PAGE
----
Coastal growth squeezes out tradition


Is it time for North Carolina to designate historic fishing communities protected heritage sites?

Ivey Gaskill remembers when there were plenty of fish houses on his native Harkers Island for Down East fishermen to market their catch.

The last one on the Carteret County island closed in spring 2006.

Gaskill told the Star-News in Wilmington, N.C., that he fears Southport, and the entire state's coastline, might not be too far behind.

Related: Water pollution is hurting one of North Carolina's most historic fisheries

"They're forgetting about people who have a livelihood," said the commercial fisherman as he unloaded his catch of bluefish, shark and Spanish mackerel at Tatum Seafood, the only fish house left along the Southport Yacht Basin.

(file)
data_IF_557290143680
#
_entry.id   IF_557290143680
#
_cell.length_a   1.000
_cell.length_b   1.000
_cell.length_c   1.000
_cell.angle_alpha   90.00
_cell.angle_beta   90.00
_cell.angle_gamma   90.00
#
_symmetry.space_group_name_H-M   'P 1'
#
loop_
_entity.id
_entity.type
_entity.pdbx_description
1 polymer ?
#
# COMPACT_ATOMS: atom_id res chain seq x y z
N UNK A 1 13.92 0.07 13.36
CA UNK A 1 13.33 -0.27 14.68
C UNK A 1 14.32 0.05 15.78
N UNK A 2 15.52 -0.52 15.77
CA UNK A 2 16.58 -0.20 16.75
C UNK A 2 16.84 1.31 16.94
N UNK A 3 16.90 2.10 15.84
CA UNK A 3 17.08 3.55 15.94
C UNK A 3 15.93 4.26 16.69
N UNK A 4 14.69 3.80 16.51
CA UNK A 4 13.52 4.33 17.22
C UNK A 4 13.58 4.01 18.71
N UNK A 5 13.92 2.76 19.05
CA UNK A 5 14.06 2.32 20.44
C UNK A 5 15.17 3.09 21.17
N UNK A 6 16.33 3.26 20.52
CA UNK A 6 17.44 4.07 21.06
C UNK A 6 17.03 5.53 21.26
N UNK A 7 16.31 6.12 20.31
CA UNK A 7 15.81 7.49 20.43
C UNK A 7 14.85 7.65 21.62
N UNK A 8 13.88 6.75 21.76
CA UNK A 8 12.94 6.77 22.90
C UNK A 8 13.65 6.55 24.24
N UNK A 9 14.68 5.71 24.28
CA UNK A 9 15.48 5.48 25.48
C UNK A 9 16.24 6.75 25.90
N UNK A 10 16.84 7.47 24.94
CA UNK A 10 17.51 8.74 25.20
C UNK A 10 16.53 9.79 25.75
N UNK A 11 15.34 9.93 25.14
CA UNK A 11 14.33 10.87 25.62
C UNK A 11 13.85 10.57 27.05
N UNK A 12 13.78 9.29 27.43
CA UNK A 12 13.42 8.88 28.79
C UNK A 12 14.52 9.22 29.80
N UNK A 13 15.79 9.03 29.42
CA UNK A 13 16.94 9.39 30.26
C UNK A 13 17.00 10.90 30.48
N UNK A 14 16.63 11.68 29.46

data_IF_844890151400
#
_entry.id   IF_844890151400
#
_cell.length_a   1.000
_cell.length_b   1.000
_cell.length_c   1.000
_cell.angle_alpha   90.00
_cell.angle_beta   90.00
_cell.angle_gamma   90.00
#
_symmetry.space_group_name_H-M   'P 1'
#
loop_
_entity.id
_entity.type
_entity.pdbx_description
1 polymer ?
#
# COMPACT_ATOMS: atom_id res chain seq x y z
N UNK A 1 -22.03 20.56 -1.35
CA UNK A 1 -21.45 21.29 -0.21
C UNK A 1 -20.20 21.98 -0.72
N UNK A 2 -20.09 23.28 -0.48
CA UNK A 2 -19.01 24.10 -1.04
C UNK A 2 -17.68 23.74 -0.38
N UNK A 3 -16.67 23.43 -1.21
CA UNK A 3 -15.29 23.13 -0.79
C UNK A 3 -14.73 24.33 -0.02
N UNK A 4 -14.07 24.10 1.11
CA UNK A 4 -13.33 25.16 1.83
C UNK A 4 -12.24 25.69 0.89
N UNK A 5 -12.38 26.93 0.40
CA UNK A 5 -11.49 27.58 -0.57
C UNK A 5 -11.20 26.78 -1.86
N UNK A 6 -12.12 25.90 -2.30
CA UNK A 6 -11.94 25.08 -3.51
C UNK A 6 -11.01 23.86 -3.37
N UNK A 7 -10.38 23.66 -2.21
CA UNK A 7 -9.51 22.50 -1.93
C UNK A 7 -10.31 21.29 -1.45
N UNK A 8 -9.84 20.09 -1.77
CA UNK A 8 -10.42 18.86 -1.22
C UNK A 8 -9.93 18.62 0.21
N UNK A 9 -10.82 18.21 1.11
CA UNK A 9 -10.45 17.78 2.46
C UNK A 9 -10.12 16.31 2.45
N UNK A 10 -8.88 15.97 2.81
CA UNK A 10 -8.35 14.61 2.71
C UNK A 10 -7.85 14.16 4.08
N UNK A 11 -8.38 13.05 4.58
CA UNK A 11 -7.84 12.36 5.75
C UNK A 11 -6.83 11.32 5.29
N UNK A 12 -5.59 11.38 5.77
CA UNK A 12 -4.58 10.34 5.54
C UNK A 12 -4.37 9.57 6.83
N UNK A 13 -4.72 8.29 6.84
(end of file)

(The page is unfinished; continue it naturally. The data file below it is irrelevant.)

"The North Carolina coast is becoming a rich man's playground."

The N.C. Fisheries Association, said the loss of places for commercial fisherman to tie up their boats and sell their catch is probably a contributing factor to a nearly 23 percent decline in their numbers since 2000. 

Related: Young fishermen are struggling. Here's how you can help.

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